They get you when you buy the home and they get you when you sell the home.
The estimates are that closing costs will run you somewhere between 3-6% of the purchase price. Let’s be conservative and assume you’ll get stuck with the higher number.
This means that to close on a house, you want to be able to make a 20% down payment and cover closing costs of about 6%. In other words, to buy a house, you should have more than a quarter of the money up front.
Here’s a chart showing what that looks like for different purchase prices:
|Price||20% Down Payment||6% Closing Costs||Cash Needed|
“But Wait, There’s More”
What are you going to do in an emergency? What if the roof starts leaking or the plumbing bursts?
Better have an emergency fund.
By the way, it did happen to us that the roof started leaking within a year of buying the house. We got a great deal on the house, but we knew it needed a new roof soon. It turned out it needed it sooner than we thought.
We replaced the roof with a metal one that should last for a long time and had to pay someone a few hundred bucks to come patch the leak.
So how much should you have in an emergency fund before buying a house? That’s really up to you, but let’s just use $10,000. So here’s a chart that shows our previous 26% plus an additional $10k:
|Price||Cash to Close||+$10k Emergency Fund||Percent of Price|
I really don’t know what to tell you. Buying a house is expensive. It’s either expensive up front, or expensive as you go (or both).
How to Afford a Home
There are only two tricks in the book to be able to afford something you don’t have room for in the budget: Spend less or make more.
Usually when it comes to spending less, you have the flexibility of spending less on other things to be able to spend more on the thing you want.
But housing is probably your biggest expense. Usually it’s the thing that you can cut back on to spend more on other things. It’s the biggest big win in the arena of frugality.
There’s three ways that I can think of to spend less on housing.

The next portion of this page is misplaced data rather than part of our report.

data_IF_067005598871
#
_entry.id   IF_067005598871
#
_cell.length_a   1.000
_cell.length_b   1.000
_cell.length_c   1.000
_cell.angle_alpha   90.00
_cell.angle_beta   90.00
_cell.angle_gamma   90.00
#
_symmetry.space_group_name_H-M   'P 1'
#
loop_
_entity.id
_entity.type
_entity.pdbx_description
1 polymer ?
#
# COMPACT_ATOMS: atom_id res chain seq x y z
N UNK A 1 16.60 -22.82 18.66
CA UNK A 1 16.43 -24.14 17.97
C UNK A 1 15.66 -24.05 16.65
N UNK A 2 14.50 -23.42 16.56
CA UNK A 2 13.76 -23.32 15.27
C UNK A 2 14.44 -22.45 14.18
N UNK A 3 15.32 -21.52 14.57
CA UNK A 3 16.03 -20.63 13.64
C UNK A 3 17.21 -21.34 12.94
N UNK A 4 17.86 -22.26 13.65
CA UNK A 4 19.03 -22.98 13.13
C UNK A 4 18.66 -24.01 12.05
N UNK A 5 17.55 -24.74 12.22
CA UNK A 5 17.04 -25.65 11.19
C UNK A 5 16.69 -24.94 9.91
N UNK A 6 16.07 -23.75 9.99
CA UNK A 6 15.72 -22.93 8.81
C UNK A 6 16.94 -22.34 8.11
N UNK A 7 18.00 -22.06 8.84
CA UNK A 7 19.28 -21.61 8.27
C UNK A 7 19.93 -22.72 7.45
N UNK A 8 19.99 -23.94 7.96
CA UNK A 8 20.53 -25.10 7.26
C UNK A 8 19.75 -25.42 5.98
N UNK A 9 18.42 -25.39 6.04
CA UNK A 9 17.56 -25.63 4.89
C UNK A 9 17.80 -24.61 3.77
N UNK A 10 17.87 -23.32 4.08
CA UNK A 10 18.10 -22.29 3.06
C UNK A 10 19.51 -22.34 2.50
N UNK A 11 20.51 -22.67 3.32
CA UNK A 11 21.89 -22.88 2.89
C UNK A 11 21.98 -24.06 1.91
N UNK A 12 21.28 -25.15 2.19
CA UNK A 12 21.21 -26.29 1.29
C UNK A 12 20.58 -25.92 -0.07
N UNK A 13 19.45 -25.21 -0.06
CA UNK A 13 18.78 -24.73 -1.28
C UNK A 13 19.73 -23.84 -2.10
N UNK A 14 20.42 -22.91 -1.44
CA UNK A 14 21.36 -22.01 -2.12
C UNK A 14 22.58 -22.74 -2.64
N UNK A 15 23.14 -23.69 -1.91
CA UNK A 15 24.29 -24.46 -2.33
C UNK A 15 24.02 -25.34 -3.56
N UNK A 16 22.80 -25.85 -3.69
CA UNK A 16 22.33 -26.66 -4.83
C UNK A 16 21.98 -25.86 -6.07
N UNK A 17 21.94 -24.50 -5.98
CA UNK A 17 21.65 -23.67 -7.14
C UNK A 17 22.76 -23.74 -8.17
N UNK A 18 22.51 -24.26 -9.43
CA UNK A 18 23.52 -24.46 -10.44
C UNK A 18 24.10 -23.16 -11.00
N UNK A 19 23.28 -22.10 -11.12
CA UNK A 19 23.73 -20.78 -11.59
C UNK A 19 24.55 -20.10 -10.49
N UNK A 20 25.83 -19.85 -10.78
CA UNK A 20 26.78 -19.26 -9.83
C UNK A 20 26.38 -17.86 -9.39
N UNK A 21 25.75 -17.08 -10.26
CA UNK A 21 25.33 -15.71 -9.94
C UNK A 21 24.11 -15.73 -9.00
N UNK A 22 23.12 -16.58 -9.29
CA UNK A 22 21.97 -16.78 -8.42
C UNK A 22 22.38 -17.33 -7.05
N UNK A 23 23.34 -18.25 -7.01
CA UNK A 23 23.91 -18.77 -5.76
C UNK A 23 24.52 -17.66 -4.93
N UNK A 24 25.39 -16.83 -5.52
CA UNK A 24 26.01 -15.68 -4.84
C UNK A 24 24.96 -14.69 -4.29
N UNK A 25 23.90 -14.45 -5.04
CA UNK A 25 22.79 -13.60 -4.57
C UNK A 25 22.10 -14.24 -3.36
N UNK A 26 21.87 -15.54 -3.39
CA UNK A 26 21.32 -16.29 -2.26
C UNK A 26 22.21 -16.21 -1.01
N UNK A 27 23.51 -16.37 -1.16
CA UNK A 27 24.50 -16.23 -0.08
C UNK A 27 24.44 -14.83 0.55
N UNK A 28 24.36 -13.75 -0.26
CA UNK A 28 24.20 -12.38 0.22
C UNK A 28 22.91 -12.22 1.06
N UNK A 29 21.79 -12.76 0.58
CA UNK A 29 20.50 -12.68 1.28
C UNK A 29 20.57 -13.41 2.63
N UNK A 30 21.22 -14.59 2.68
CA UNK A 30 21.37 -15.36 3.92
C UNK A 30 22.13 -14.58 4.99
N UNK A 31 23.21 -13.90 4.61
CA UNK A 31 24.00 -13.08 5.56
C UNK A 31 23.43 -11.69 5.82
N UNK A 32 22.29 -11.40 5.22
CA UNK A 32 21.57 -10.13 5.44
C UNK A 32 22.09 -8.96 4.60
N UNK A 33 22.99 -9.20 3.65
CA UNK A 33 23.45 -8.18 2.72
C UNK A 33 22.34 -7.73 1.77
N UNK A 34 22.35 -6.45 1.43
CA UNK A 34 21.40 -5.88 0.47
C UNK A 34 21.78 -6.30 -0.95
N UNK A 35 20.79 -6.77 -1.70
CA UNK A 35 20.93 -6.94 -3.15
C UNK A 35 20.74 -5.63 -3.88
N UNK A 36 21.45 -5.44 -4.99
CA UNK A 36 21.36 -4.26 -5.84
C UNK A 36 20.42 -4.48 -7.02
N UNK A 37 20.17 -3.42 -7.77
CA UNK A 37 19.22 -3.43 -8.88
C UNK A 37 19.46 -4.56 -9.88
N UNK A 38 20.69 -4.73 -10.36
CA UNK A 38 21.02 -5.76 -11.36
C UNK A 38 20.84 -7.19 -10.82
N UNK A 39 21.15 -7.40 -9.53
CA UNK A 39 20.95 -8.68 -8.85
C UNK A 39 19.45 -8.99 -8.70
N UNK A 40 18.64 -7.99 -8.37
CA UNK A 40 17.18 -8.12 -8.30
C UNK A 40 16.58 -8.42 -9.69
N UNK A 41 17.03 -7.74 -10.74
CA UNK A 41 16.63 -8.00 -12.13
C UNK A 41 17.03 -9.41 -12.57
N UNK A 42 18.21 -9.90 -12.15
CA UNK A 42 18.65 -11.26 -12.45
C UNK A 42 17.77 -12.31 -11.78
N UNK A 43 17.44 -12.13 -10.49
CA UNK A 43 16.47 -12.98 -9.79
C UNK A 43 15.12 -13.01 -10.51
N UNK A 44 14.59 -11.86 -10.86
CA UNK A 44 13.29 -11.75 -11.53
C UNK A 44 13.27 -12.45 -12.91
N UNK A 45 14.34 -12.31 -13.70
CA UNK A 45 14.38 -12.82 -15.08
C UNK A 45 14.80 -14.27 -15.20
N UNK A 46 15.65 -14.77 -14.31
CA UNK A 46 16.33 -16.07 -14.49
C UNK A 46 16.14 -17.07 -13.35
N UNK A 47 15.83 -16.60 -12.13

The first one is just to buy a smaller, cheaper house than you want. I know this is about as appealing as telling you to eat nothing but steamed spinach for the next year. But the truth is that you get used to wherever you live. If you haven’t mastered your spirit, you’ll become just as discontent with an upgrade as you are in your current dwelling.
The second is to take your time shopping. Good deals always come around, but they aren’t always there right when you want them. I looked for almost a year before I found an acceptable house that we could actually afford on one income.
The third trick is a little more creative. It’s called house hacking and the idea is to buy a place where it’s possible to rent part of it out. You could view this as an “earn more” strategy, or you could view it as a creative way of lowering your housing costs.
And of course, if you really just have to have a house that’s outside your current price range, the only real solution is to figure out how to earn more.
Is it possible that you could ignore all my advice and be fine? Yes. Is it possible that despite being just 34 years old, I’m an old curmudgeon at heart hopelessly stuck in in an era that everyone else has left forever? Asolutely.
But it’s also true that most people have no idea how to manage their money. Most people buy more house than they can afford. Most people can’t retire comfortable at a reasonable age. So I would suggest that when it comes to your biggest expense, it’s wise to be more cautious than most people.
I know buying a house is tough. I remember the feeling that I would never find something I could afford. Don’t worry. You can do this.